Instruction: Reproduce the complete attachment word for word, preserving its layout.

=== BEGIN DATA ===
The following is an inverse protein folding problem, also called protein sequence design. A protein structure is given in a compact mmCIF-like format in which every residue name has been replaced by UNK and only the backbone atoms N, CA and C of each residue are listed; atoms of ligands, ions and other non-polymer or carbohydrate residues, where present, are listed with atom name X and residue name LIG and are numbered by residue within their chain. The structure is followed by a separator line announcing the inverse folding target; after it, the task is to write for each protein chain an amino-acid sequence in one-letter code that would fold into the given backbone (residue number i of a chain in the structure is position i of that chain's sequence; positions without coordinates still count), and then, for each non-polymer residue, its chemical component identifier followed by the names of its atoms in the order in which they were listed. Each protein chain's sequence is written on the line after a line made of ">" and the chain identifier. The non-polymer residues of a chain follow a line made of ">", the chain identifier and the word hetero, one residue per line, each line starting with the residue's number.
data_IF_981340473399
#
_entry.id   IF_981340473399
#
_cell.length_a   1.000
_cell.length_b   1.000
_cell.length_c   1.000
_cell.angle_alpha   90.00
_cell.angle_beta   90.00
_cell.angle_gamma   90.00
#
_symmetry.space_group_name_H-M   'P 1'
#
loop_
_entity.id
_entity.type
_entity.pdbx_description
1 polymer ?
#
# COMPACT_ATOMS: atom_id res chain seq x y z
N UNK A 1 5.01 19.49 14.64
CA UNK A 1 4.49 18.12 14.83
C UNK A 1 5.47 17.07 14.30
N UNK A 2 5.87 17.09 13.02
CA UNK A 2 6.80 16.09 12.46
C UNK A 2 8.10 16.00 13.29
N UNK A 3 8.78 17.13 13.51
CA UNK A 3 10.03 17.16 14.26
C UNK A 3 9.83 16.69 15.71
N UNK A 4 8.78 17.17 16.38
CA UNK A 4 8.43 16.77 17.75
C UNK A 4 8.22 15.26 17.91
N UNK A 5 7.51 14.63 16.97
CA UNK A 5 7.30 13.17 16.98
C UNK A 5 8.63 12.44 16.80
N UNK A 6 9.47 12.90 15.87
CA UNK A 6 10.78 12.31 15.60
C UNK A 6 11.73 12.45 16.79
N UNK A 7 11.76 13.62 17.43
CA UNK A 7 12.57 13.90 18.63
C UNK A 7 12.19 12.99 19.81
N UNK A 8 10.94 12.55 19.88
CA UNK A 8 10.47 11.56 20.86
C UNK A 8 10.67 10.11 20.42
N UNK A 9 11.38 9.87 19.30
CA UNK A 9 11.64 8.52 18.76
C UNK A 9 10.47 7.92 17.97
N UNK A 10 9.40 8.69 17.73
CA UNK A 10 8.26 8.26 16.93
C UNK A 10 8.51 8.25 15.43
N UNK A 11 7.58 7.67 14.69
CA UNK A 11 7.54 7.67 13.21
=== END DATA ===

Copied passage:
The following is an inverse protein folding problem, also called protein sequence design. A protein structure is given in a compact mmCIF-like format in which every residue name has been replaced by UNK and only the backbone atoms N, CA and C of each residue are listed; atoms of ligands, ions and other non-polymer or carbohydrate residues, where present, are listed with atom name X and residue name LIG and are numbered by residue within their chain. The structure is followed by a separator line announcing the inverse folding target; after it, the task is to write for each protein chain an amino-acid sequence in one-letter code that would fold into the given backbone (residue number i of a chain in the structure is position i of that chain's sequence; positions without coordinates still count), and then, for each non-polymer residue, its chemical component identifier followed by the names of its atoms in the order in which they were listed. Each protein chain's sequence is written on the line after a line made of ">" and the chain identifier. The non-polymer residues of a chain follow a line made of ">", the chain identifier and the word hetero, one residue per line, each line starting with the residue's number.
data_IF_981340473399
#
_entry.id   IF_981340473399
#
_cell.length_a   1.000
_cell.length_b   1.000
_cell.length_c   1.000
_cell.angle_alpha   90.00
_cell.angle_beta   90.00
_cell.angle_gamma   90.00
#
_symmetry.space_group_name_H-M   'P 1'
#
loop_
_entity.id
_entity.type
_entity.pdbx_description
1 polymer ?
#
# COMPACT_ATOMS: atom_id res chain seq x y z
N UNK A 1 5.01 19.49 14.64
CA UNK A 1 4.49 18.12 14.83
C UNK A 1 5.47 17.07 14.30
N UNK A 2 5.87 17.09 13.02
CA UNK A 2 6.80 16.09 12.46
C UNK A 2 8.10 16.00 13.29
N UNK A 3 8.78 17.13 13.51
CA UNK A 3 10.03 17.16 14.26
C UNK A 3 9.83 16.69 15.71
N UNK A 4 8.78 17.17 16.38
CA UNK A 4 8.43 16.77 17.75
C UNK A 4 8.22 15.26 17.91
N UNK A 5 7.51 14.63 16.97
CA UNK A 5 7.30 13.17 16.98
C UNK A 5 8.63 12.44 16.80
N UNK A 6 9.47 12.90 15.87
CA UNK A 6 10.78 12.31 15.60
C UNK A 6 11.73 12.45 16.79
N UNK A 7 11.76 13.62 17.43
CA UNK A 7 12.57 13.90 18.63
C UNK A 7 12.19 12.99 19.81
N UNK A 8 10.94 12.55 19.88
CA UNK A 8 10.47 11.56 20.86
C UNK A 8 10.67 10.11 20.42
N UNK A 9 11.38 9.87 19.30
CA UNK A 9 11.64 8.52 18.76
C UNK A 9 10.47 7.92 17.97
N UNK A 10 9.40 8.69 17.73
CA UNK A 10 8.26 8.26 16.93
C UNK A 10 8.51 8.25 15.43
N UNK A 11 7.58 7.67 14.69
CA UNK A 11 7.54 7.67 13.21